Details were being worked out last week to permit the White House Office of Drug Control Policy to begin buying media nationally as it proceeds with a search for a permanent media shop.
"We have had phenomenal success," said Alan Levitt, senior adviser and chief of the education office, about the 12-city test of the anti-drug ads.
He said an 800-number in some ads has shown an average 25% increase in calls, while local groups whose numbers were featured in other ads are reporting that calls from concerned parents are averaging 20 minutes each.
Also, broadcasters -- under pressure from the White House, Congress and the Federal Communications Commission to give more public service time -- have been supportive in offering free time for the ads in desirable programming.
"We have been getting lots of PSAs in great time slots," said Mr. Levitt.
$178 MILLION BUDGET
The drug office expects to spend $178 million on the campaign before the end of the federal fiscal year Sept. 30; it hopes to have an equal amount of free time and space.
The initial 12-city campaign used media planning from Bates USA, New York, with Bates buying print and Zenith Media buying broadcast. Ads use creative from the Partnership for a Drug Free America.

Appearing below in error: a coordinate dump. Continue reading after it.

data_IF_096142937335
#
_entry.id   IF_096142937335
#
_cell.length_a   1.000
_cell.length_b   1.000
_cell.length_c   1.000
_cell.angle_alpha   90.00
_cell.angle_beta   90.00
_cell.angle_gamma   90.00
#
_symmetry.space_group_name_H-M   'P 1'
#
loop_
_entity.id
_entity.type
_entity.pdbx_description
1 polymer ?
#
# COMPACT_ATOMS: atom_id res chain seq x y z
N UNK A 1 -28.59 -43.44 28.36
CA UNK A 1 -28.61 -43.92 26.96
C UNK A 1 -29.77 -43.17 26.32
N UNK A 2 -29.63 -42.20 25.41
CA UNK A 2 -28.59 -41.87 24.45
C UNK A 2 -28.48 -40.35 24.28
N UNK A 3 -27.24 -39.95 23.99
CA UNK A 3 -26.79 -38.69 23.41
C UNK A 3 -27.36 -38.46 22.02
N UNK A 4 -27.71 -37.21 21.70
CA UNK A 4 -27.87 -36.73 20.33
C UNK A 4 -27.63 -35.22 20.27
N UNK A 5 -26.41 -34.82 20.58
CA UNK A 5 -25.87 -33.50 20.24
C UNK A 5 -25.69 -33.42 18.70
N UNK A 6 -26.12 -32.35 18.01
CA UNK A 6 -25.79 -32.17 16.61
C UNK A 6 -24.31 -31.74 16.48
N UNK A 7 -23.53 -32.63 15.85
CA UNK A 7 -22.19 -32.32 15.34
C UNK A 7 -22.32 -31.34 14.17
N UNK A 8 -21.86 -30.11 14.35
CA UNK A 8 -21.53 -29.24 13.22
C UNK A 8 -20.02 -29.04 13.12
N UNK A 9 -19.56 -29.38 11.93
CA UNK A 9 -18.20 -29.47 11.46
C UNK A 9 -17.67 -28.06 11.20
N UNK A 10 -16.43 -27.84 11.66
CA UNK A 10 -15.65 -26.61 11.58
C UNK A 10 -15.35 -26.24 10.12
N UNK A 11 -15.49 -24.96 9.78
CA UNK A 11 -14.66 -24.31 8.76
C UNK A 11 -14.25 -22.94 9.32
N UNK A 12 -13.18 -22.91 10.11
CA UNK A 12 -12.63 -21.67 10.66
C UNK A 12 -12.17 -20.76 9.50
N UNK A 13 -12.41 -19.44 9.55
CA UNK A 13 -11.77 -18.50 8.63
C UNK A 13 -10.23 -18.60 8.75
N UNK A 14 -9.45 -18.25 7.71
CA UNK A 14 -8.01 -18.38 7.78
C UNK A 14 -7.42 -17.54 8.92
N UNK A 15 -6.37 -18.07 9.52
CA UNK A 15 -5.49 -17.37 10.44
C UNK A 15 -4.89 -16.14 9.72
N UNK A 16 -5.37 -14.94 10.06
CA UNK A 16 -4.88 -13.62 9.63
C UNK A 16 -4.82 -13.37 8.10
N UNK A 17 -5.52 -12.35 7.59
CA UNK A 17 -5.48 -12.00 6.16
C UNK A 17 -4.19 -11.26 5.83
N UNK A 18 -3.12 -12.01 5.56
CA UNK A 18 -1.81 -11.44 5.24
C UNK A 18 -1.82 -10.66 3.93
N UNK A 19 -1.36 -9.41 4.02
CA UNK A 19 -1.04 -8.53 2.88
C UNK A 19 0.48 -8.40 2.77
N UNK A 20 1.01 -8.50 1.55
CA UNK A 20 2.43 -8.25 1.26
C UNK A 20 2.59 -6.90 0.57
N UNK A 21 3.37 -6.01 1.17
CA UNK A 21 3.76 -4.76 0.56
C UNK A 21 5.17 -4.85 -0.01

Newspapers, outdoor, radio and TV are being used in the test. The national advertising will add magazines.
The Department of Health & Human Services next month will request proposals from media buying and media planning agencies, but the government's bid process means an agency won't be hired until September at the earliest.
`WE GOT WHAT WE NEEDED'
Partnership officials said the addition of government funding for its ads has had some initial pluses and minuses. For one, the spending has assured ads run precisely when they can do the most good, said Partnership VP Tom Hedrick.
"Despite going in and buying late, we got what we needed. We got on `Seinfeld' and the Super Bowl," he said. "If you talk to people in the markets, the awareness of the ads is incredible."
The Partnership has some concerns that the drug office is trying to impose bureaucratic steps in creative approvals, which risks antagonizing the creatives.
"We are worried that they don't understand just how fragile the process is," he said. "The place for control is at the front end when you are talking about strategy."